MDCH Recognizes May 14-20 As National Women's Health Week

Contact: T.J. Bucholz (517) 241-2112
Agency: Community Health

May 18, 2006

In recognition of National Women’s Health Week, the Michigan Department of Community Health (MDCH) is asking women to focus on heart health and disease prevention.

“Heart disease has been the number one killer of women nationally almost every year since 1900,” said Kimberlydawn Wisdom, Michigan Surgeon General. “In addition to heart disease, stroke is the third leading cause of death and a leading cause of disability. More women than men die from stroke with 3,299 Michigan women having died in 2004.”

Nearly one in every four Michigan adults is estimated to have high blood pressure, one of the leading risk factors for both heart disease and stroke. It also contributes to diabetes, kidney failure, eye disease, and other vascular diseases.

Also called hypertension, blood pressure is shown as a fraction of two numbers, such as 120/80. The top number is called the “systolic” and the bottom number the “diastolic” pressure. A blood pressure reading greater than 140/90 is considered high and needs medical attention. Despite a wide range of effective medications available to treat high blood pressure, the number of people who have their blood pressure under control is disappointing.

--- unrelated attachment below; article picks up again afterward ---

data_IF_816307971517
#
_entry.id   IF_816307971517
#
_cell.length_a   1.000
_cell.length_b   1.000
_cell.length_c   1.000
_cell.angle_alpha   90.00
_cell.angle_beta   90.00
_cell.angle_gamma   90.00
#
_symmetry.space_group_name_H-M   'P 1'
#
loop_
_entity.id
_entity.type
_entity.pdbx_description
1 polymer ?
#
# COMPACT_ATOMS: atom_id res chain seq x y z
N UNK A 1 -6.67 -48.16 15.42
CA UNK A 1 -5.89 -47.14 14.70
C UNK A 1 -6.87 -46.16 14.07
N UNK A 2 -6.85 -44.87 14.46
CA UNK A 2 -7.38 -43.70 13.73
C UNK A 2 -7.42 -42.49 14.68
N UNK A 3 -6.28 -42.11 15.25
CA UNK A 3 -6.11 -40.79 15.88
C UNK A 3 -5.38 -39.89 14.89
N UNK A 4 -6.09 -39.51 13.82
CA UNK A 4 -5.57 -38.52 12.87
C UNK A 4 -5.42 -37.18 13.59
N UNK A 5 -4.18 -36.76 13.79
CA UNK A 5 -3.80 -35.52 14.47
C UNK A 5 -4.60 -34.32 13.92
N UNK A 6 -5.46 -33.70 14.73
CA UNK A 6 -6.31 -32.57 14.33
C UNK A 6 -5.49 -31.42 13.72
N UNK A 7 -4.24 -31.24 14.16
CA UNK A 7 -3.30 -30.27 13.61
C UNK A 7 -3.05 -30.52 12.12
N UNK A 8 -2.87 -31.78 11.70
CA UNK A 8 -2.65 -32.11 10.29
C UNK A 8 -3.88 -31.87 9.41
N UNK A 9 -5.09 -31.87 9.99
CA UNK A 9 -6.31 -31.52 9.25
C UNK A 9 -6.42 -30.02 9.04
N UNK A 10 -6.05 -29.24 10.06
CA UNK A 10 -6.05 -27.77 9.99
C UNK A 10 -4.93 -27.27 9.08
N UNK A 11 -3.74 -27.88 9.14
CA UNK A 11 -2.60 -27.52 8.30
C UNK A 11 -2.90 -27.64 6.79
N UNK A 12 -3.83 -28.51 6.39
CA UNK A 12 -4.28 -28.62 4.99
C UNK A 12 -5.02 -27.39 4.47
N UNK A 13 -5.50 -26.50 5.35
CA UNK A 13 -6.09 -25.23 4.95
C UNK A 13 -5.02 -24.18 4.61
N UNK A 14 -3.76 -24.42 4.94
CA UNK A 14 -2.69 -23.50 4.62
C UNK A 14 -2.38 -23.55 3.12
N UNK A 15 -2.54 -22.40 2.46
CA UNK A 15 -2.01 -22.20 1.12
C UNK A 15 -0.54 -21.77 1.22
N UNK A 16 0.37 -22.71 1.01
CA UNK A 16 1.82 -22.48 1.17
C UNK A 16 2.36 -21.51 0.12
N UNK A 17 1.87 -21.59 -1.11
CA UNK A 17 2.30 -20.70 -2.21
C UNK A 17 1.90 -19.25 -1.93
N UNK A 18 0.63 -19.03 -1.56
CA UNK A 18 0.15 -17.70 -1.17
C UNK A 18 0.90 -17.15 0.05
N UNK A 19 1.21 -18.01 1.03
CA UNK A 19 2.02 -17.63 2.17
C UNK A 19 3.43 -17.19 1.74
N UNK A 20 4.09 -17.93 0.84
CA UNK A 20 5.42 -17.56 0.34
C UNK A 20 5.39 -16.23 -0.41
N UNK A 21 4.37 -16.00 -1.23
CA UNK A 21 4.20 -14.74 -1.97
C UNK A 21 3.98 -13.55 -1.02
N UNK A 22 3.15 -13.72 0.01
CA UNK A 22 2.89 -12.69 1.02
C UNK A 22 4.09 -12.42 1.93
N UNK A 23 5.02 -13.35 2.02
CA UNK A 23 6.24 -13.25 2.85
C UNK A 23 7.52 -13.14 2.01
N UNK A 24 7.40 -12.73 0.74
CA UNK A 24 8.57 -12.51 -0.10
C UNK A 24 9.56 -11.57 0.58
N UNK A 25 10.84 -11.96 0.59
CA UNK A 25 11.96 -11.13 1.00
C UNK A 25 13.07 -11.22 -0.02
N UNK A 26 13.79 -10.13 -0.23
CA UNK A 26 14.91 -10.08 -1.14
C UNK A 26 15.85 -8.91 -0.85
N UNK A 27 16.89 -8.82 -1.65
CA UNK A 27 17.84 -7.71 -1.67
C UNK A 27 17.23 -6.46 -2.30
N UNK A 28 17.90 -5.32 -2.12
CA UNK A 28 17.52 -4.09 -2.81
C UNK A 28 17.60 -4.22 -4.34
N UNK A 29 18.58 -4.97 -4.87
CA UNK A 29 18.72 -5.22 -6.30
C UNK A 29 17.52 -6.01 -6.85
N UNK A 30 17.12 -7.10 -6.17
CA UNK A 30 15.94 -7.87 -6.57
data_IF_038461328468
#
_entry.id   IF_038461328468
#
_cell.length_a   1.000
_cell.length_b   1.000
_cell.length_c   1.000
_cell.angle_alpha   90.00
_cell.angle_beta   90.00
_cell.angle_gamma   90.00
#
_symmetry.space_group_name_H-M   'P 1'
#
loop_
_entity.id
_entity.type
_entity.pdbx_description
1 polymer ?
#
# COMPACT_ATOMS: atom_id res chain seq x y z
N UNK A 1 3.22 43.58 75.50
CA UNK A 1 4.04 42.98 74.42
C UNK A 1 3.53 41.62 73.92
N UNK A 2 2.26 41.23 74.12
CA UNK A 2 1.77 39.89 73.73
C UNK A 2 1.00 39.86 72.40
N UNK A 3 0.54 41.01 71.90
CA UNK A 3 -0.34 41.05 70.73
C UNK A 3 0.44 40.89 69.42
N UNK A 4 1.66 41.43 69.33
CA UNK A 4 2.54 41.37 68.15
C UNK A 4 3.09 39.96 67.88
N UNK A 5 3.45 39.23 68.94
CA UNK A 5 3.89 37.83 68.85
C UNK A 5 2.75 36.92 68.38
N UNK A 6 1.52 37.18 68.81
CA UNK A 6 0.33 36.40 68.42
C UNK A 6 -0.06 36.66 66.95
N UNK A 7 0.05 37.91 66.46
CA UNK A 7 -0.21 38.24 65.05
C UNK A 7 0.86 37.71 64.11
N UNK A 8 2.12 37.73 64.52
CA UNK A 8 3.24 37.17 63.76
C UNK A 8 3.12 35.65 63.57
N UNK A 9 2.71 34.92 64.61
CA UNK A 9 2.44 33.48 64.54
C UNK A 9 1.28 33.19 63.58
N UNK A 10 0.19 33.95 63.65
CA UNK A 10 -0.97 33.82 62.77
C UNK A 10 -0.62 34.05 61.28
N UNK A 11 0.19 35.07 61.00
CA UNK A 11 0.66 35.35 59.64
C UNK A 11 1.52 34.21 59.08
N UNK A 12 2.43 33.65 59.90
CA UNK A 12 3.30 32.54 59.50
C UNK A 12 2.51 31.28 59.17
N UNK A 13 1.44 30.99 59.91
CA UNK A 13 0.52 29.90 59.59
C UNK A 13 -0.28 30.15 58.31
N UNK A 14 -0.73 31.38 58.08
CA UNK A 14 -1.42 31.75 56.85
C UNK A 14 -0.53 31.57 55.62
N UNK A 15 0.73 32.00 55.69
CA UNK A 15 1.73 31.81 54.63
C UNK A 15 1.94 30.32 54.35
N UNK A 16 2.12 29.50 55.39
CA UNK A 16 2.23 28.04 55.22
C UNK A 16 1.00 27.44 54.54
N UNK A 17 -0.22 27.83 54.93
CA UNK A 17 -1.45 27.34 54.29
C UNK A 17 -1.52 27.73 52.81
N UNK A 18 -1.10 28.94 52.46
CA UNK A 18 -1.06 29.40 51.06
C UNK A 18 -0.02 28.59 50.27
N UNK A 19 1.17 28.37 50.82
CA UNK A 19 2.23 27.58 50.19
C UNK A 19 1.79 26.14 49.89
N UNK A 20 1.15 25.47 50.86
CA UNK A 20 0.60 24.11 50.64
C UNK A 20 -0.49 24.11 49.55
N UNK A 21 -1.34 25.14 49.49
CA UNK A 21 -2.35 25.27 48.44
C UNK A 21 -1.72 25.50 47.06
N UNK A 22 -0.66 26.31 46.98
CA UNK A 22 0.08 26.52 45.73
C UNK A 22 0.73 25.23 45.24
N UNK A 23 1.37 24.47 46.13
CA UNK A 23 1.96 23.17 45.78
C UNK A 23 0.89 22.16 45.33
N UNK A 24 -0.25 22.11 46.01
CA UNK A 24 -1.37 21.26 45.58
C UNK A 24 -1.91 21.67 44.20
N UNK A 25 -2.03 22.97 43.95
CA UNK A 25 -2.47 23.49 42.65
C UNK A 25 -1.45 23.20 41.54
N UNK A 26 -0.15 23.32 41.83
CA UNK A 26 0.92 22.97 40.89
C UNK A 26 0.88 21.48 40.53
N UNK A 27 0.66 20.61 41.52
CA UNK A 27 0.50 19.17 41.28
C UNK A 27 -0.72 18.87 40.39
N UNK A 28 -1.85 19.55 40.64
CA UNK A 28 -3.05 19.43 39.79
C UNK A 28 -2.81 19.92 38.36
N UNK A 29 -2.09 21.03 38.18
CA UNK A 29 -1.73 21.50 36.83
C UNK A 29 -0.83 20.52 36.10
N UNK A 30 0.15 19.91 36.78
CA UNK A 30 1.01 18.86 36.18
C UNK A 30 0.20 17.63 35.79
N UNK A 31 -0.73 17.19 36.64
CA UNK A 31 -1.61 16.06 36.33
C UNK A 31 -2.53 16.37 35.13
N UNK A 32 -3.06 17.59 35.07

Many people think of high blood pressure as a condition caused by stress, but other major risk factors include: obesity, smoking, little or no exercise, too much salt in the diet, race, and a family history of hypertension. For women, birth control pills, pregnancy and menopause can all increase the likelihood of developing hypertension. Those with a parent, sibling or child with high blood pressure, especially at an early age, are at increased risk. Studies also show that African Americans are more susceptible to high blood pressure.

One out of four women with high blood pressure is unaware that they have high blood pressure, often because there are no noticeable symptoms. Those at risk should have their blood pressure checked at every doctor’s office visit or at least every two years, and more often if recommended.

Eating a low-salt, low saturated fat diet, getting 30-60 minutes of physical activity on most or all days and limiting alcohol consumption can all help prevent and control high blood pressure. Foods rich in potassium and magnesium, or a supplement with these vitamins, may also prevent high blood pressure.

For more information on heart disease and stroke in Michigan, visit To learn about Women’s Health Week go to